My Top 10 Apollo Photographs

by Mike Constantine

Between 1968 and 1972 thousands of high-resolution photographs were captured by the Apollo Astronauts, from Earth orbit and translunar coast to lunar orbit and the lunar surface itself.

The photos were captured on 70mm film using Hasselblad cameras, giving an incredibly high quality to each image.

However, the vast majority of these photos were never seen by the general public except for a few famous shots such as the Buzz Aldrin 'Visor' photo and the Apollo 8 'Earthrise'.

So to shed some light on some of the incredible photos captured on Apollo I would like to present my personal Top 10 Apollo photos.

Number 10

Apollo 11 - Buzz Aldrin with the Solar Wind Experiment

Captured by Neil Armstrong this photo is not as well known as the famous 'Visor' photo but has more interesting content, as the Apollo 11 landing area was so flat there wasn't much terrain to use as a background, so this photo gives a great impression of the scale of the Lunar Module and shows the Solar Wind Composition Experiment (SWC) The SWC was an aluminium foil sheet designed to sample the solar wind outside of Earthís atmosphere. After 77 mins exposed to the sun, Aldrin would roll up the experiment and bring it back to Earth for analysis

Number 9

Apollo 17 - Lunar Module Ascent Stage

A great photo of the Apollo 17 ascent stage as it comes back from the lunar landing to dock with Ron Evans in the Command Module in December 1972. On close inspection Gene Cernan can be seen in the LM window. The photo shows some areas of buckling on the outer skin

Number 8

Apollo 12 - Pete Conrad Descending Lunar Module

After making a pinpoint landing, Pete Conrad climbs down Intrepidís ladder to become the 3rd man on the Moon. Captured by a very creative Alan Bean, the only Moonwalker to take a photo of their crewmate from this perspective.

Number 7

Apollo 17 - Harrison Schmitt with Rake

Gene Cernan captured this photo at Station 1 which was in the middle of the Taurus Littrow Valley and about 150 meters from a large impact crater called Steno. The objective was to collect samples of ejecta from Steno which should contain sub-surface material. Harrison Schmitt is using the Lunar Rake to collect fragments over 1cm in size, by placing the rakeís tines into the soil then walking backwards three or four times. Even though this was captured early on EVA-1, Schmitt is already covered in lunar dust.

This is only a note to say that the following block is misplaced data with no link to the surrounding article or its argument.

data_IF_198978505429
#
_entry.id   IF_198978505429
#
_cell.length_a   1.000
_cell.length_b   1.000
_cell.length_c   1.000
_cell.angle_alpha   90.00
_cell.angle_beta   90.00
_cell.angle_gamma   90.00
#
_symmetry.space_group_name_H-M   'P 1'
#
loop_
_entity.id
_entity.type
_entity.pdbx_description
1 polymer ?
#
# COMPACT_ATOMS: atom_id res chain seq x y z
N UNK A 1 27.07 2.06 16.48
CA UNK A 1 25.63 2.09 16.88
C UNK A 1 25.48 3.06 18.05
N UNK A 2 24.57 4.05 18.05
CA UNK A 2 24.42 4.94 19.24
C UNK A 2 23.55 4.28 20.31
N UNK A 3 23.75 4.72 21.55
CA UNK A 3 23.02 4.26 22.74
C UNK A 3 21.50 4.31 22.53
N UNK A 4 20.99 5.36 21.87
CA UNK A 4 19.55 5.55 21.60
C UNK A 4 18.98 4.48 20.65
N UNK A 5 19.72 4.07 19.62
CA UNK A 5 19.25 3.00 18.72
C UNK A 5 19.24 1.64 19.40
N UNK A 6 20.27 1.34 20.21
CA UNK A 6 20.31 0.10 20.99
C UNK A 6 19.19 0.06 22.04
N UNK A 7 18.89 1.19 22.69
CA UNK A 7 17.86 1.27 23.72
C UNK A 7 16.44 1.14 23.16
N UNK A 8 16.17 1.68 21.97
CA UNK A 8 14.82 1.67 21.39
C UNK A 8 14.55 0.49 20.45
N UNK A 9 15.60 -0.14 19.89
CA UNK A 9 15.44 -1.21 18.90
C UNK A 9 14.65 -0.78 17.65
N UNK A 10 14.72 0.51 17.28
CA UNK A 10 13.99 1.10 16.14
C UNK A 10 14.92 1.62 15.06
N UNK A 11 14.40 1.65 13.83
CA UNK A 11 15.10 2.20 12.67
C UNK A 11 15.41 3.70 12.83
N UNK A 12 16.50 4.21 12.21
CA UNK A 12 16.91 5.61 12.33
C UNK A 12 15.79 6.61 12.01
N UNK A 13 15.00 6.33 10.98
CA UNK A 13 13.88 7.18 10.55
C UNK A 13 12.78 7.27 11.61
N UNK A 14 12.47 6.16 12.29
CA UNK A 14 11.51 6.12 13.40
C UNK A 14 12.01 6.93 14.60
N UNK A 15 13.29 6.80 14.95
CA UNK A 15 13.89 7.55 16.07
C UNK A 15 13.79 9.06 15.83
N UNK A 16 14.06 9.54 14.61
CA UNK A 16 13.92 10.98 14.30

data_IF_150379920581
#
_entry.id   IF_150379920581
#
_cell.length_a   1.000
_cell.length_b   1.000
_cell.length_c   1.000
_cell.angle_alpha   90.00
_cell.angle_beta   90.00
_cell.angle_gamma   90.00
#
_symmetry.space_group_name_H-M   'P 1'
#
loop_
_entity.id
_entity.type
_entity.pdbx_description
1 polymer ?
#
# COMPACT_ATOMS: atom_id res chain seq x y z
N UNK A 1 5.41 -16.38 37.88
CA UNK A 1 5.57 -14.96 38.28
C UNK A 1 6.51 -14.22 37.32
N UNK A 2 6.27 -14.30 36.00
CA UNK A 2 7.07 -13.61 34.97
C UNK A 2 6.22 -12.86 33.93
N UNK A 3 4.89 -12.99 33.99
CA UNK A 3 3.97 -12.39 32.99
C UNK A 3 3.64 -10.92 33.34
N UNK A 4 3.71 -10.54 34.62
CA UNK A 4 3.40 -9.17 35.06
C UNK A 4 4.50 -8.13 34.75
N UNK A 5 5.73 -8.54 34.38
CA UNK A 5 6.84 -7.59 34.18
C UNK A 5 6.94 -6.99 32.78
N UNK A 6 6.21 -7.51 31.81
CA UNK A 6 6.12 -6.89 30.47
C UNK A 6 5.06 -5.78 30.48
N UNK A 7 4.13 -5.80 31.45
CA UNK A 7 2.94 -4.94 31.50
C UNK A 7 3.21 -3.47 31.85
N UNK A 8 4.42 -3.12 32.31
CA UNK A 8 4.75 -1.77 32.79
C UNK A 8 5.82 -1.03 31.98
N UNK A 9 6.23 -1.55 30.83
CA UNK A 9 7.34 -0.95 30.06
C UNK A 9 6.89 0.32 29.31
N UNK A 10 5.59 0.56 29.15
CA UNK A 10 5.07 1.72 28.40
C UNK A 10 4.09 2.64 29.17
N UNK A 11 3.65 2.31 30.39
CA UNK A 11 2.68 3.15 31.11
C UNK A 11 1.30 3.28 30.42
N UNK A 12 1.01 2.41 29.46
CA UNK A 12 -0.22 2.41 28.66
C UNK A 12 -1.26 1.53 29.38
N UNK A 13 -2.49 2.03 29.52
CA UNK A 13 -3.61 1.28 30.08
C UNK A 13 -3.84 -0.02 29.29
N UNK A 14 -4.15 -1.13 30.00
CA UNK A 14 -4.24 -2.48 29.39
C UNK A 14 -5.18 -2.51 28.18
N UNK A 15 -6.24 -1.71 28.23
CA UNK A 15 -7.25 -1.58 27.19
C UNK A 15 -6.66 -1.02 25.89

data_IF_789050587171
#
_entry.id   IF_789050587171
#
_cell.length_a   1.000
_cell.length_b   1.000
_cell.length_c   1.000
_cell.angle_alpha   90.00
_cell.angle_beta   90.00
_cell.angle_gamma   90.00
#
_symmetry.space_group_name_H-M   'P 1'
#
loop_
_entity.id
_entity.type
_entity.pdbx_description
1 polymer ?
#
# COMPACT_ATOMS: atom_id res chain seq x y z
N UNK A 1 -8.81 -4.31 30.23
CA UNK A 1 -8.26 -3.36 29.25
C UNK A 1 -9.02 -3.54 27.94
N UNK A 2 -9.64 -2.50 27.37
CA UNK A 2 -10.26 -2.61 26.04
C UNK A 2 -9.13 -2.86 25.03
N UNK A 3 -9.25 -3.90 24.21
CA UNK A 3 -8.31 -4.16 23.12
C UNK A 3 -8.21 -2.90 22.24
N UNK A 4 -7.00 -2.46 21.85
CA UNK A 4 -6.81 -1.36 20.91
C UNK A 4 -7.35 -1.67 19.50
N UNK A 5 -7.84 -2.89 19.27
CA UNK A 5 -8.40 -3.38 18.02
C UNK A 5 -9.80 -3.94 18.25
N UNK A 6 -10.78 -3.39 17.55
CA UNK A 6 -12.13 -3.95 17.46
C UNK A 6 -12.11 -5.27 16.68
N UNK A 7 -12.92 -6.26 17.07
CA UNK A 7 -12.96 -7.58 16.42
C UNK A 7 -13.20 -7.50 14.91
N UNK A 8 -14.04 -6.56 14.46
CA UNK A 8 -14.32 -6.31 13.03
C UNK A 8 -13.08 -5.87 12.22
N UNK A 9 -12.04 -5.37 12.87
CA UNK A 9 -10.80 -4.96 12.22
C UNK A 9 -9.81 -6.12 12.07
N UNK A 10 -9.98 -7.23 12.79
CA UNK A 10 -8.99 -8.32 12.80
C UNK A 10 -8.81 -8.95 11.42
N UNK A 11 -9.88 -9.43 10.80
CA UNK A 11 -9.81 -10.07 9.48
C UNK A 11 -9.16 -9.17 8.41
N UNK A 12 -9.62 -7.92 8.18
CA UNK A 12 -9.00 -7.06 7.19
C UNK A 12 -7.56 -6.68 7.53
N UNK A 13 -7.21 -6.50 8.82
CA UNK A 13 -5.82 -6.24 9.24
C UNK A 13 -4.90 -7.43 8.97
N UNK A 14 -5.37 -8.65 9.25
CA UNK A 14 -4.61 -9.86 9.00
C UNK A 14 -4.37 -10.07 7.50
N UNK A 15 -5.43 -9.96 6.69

Number 6

Apollo 15 - Dave Scott and Hadley Rille

This stunning photo captured by Jim Irwin at Station 2 shows Apollo 15 CDR Dave Scott close to the edge of Hadley Rille. The photo shows the incredible landscape chosen for Apollo 15 which was the first 'J' mission which meant extended stay on the lunar surface, and use of the Lunar Rover.

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Number 5

Apollo 11 - Lunar Module Earthrise

This incredible Apollo 11 Photo was taken by CMP Mike Collins and shows the Apollo 11 Lunar Module carrying Neil Armstrong and Buzz Aldrin returning from the lunar surface to re-dock with Command Module Columbia. Collins had great presence of mind and excellent timing to capture this photo perfectly framed as the Earth rose in the background

Number 4

Apollo 15 - Jim Irwin and Lunar Rover

This photo was captured by Dave Scott at the end of EVA-1 and shows Irwin at the LRV with Mount Hadley looming large in the background. A very atmospheric photo, even though the Moon has no atmosphere, the 'misty' background is actually caused by glare from the Sun.

Number 3

Apollo 12 - Solar Eclipse of the Earth.

During their return journey from the Moon, the Apollo 12 crew capture photographs and movies of a unique sight, not seen by any human previously- a total solar eclipse of the Earth. Whereby the sun is completely covered by the Earth

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Number 2

Apollo 12 - Alan Bean with Lunar Toolkit

This great photo of Alan Bean with the lunar toolkit was captured by Pete Conrad on EVA-2, this photo in stunning Black and White would not look out of place in a photography gallery.

Number 1

Apollo 17 - Harrison Schmitt with Flag and Earth

This stunning photo showing Schmitt with the Earth above, was captured by Gene Cernan on EVA 1 soon after deploying the US flag. An incredible photo that shows how far humans have come, to be able to stand on another world with your own home over your shoulder. Cernan took many great photos, with this among his best.

Thanks - Mike Constantine

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